Unison supports Māori New Year celebrations with Ngā Tohu o te Tau Hou Educational Programme
To celebrate the beginning of the Māori new year, Unison is partnering with the Ātea a Rangi Educational Trust (Ātea Trust) to deliver their Ngā Tohu o te Tau Hou (Signs of the New Year) education programme to schools from around Hawke's Bay this week.
The Ātea Trust was established by celestial navigator Piripi Smith and local carvers of the Ātea a Rangi (star compass) project to maintain the carved pou within it and deliver educational programmes for community groups in Hawke's Bay. These programmes include topics such as Māori astronomy, traditional navigation, waste awareness, riparian native planting and traditional Māori games.
Unison first supported the creation of the Ātea a Rangi in 2017 by supplying used power poles for some of the carving that completed it. The star compass has since become a major attraction in Hawke's Bay and is regularly featured as a must visit place.
Through sponsoring the Ngā Tohu o te Tau Hou educational programme, Unison hopes to give school children the opportunity to learn more about Matariki – one of the signs of the Māori New Year – as well as traditional astrological practices embedded in Māori culture.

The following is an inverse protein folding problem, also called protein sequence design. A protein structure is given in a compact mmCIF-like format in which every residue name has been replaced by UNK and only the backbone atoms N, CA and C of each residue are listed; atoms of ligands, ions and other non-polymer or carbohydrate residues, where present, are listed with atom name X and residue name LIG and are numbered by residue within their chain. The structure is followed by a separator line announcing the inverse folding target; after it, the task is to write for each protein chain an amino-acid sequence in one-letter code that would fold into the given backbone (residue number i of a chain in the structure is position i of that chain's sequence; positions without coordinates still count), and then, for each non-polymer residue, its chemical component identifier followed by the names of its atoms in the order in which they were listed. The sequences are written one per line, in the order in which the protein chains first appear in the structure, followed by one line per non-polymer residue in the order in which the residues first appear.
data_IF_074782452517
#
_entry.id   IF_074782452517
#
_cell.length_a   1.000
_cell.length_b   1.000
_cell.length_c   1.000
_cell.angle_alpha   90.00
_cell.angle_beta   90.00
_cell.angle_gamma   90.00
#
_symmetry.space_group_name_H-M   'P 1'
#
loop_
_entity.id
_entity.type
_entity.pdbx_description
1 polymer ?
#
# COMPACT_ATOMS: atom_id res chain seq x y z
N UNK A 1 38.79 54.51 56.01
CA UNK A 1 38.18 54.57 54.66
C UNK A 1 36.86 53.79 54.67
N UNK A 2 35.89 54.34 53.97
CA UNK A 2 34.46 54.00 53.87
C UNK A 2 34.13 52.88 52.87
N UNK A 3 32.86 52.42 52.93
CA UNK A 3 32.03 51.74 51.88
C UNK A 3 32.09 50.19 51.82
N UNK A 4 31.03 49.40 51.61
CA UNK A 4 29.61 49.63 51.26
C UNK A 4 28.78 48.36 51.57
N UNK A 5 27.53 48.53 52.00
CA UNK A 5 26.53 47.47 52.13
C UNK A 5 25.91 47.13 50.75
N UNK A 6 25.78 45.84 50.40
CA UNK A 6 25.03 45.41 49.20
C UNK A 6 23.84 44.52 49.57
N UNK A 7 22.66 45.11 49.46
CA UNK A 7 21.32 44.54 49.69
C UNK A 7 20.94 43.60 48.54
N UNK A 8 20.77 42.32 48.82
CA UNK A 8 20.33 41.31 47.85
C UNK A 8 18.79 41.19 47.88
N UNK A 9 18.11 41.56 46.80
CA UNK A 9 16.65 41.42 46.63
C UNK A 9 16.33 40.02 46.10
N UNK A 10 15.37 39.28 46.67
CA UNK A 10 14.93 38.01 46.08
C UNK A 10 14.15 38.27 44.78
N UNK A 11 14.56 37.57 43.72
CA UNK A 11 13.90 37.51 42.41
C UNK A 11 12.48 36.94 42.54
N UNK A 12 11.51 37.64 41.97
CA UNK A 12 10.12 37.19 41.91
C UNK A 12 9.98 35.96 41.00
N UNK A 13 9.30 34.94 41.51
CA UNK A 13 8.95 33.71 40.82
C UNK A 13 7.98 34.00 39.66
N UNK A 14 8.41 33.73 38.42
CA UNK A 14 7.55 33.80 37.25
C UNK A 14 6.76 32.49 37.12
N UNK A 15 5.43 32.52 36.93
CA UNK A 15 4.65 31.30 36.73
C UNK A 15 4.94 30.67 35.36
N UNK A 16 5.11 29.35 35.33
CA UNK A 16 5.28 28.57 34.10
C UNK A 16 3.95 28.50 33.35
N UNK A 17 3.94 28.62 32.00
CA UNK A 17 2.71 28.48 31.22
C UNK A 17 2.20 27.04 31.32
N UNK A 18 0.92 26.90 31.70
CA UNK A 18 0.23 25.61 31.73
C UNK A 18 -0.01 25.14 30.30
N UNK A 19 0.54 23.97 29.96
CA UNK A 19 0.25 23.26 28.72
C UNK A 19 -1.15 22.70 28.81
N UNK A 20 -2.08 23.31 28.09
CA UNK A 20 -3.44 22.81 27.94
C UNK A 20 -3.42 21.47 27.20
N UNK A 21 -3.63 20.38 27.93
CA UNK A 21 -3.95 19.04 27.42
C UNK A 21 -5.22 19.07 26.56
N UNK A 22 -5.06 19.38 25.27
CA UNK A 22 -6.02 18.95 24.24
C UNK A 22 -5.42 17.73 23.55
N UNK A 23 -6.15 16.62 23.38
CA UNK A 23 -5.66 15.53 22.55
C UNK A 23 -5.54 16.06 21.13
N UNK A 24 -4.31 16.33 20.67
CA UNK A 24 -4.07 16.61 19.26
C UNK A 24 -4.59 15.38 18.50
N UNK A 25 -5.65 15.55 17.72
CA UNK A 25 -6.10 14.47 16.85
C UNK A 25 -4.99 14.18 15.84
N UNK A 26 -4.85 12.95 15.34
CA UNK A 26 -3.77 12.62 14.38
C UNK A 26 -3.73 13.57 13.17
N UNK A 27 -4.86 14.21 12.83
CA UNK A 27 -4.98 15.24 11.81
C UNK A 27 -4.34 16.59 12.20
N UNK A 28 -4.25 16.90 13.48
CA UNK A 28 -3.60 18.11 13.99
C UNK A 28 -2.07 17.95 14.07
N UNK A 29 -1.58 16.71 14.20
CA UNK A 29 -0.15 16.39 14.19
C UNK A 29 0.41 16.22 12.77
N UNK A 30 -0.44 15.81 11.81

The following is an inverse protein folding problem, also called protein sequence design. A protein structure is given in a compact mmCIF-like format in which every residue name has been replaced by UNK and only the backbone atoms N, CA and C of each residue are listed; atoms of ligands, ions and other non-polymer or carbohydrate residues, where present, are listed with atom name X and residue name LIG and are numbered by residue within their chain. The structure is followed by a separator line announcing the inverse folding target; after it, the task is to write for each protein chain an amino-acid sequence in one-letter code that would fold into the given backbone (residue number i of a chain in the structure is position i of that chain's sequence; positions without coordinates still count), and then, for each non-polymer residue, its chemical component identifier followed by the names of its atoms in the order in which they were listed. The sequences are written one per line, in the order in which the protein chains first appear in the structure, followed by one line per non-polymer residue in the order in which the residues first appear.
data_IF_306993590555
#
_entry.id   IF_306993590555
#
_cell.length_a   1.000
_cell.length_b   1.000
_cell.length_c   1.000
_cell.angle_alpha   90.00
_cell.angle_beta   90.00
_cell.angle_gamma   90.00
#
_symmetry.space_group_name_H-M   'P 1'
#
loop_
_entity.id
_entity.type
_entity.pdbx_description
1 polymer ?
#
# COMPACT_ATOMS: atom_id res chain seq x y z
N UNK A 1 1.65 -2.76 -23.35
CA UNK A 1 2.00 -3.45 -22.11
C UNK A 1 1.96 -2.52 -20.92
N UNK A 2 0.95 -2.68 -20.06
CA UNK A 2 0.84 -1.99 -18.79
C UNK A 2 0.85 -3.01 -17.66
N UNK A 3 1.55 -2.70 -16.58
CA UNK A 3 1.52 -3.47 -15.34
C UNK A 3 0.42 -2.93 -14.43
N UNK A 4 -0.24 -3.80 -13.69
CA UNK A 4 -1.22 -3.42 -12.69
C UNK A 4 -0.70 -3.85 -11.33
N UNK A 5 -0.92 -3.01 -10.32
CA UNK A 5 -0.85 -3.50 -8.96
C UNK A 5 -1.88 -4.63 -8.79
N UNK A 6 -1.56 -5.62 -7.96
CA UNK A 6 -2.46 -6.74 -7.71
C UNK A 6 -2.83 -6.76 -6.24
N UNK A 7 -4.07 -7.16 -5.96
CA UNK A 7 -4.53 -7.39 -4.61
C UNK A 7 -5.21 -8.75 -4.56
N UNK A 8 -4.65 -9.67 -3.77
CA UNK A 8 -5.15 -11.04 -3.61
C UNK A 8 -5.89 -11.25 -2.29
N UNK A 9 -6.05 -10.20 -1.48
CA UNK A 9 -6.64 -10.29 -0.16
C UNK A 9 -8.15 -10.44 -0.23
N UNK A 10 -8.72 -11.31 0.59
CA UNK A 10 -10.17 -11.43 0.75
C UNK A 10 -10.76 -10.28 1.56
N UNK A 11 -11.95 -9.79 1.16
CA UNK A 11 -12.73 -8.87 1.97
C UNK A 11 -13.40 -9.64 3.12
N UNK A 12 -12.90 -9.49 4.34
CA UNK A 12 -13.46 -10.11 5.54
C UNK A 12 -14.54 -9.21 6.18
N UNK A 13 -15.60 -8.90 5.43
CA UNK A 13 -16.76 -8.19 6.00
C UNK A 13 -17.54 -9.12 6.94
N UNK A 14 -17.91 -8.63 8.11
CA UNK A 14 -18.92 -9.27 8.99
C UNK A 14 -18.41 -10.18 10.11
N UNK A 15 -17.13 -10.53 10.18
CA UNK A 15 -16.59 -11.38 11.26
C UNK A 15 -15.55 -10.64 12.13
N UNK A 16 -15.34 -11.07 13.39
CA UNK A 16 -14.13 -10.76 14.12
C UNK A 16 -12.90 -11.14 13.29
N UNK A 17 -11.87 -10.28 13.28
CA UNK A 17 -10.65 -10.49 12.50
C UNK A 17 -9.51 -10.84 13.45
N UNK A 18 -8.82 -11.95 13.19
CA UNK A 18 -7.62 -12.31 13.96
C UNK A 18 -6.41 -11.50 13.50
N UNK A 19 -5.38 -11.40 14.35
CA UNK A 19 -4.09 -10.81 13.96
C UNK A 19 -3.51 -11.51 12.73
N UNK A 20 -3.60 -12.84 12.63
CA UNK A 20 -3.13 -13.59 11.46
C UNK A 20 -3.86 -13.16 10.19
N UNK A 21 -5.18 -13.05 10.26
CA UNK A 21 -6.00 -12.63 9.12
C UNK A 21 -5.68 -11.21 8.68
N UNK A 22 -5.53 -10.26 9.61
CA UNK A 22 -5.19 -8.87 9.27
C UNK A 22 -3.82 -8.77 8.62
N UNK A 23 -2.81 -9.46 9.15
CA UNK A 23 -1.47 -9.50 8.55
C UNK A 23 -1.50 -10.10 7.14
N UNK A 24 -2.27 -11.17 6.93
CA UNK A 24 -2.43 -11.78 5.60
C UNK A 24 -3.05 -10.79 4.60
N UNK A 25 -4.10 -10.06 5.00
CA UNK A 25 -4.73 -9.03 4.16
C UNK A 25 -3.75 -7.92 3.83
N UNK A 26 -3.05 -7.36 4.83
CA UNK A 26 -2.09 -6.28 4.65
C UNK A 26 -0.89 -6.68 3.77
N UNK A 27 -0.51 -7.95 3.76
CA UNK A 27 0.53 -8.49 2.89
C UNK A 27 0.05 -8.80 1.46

Ātea Trust celestial navigator, Piripi Smith said the Trust is thankful for Unison’s ongoing support.
“We are very grateful to Unison for their generous sponsorship. We believe this educational programme helps foster an appreciation for our natural environment and cultural heritage among students of all ages,” Mr Smith said.
Unison General Manager Commercial, Jason Larkin said Unison is proud to partner with the Trust in sharing cultural activities and experiences with its community.
“We are delighted to be working with the Ātea a Rangi Educational Trust on this important kaupapa – it is an excellent way to bring together local schools and communities to celebrate our shared history and culture.
“This is a significant part of our programme of partnerships supporting the education and development of our young people through initiatives such as House of Science, Safe Sparks and the Graeme Dingle Foundation,” Mr Larkin said.
This week marks the start of the Ātea Trust’s Ngā Tohu o te Tau Hou (Signs of the New Year) celebrations, which aims to provide the community with valuable insights into Māori culture while also teaching them important lessons about our environment. A schedule of events can be found at www.atea.nz.